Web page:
Recognising just how pivotal robotics, and automation as a whole, will be for the future prosperity of India and the rest of the world, TAL has also recently entered the education sector with ROBOWHIZ. We have introduced Robowhiz that allows students to learn about robotics and automation while studying. By being able to supplement their theoretical knowledge with hands-on practical experience with the education cell, students will become acquainted with robotics at an early stage. This allows them to consider a career path in later life that incorporates this technology. Robowhiz can also be used in centres of excellence to reskill the present workforce and teach them about robotics, which is going to be relevant in the coming times.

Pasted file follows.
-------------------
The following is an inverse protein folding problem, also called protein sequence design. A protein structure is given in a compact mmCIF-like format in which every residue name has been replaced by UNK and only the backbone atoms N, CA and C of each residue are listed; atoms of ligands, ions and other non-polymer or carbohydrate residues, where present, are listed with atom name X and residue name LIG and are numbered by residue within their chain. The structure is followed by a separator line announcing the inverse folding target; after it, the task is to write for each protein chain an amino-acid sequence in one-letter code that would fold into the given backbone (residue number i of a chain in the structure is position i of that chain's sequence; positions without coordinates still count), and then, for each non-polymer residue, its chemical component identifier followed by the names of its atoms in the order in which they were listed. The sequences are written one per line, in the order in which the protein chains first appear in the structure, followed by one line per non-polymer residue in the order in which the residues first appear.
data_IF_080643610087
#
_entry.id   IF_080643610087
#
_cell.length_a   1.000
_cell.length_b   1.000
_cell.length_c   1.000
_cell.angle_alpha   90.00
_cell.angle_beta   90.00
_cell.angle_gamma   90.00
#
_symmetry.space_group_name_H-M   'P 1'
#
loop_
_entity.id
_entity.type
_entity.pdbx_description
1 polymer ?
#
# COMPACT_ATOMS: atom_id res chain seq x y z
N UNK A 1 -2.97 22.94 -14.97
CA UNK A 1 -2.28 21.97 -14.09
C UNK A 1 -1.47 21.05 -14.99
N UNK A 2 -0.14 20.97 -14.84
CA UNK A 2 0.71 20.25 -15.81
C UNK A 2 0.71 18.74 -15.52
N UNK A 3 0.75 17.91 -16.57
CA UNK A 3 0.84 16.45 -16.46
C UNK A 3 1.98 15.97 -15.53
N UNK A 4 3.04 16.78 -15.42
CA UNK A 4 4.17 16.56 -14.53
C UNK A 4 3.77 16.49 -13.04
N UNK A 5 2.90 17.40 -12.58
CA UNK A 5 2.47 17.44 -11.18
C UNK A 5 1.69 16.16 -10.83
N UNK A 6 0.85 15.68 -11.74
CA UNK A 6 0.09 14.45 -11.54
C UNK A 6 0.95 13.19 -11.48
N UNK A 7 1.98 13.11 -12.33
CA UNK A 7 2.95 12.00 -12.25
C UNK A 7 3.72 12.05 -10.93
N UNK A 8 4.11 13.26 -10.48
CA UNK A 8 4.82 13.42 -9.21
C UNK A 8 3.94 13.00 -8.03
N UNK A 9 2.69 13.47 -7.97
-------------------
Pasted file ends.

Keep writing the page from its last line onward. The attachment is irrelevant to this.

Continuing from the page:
With so much of disruption taking place in the automotive industry, OEMs have to keep pace with all the changing demands; the global push of coming up with energy efficient vehicles, stricter safety norms and emission standards are changing the rules of the game. For India to be prepared for industry 4.0, it is very important that robotics automation reaches the last tier. A start has already been done by BRABO; the notion that robots are for big companies is set to change and now with BRABO in the market, Tier 3, Tier 4 suppliers, SMEs and MSMEs can tap into the unique advantages of robotics and put the spotlight on India as a world automotive manufacturing hub.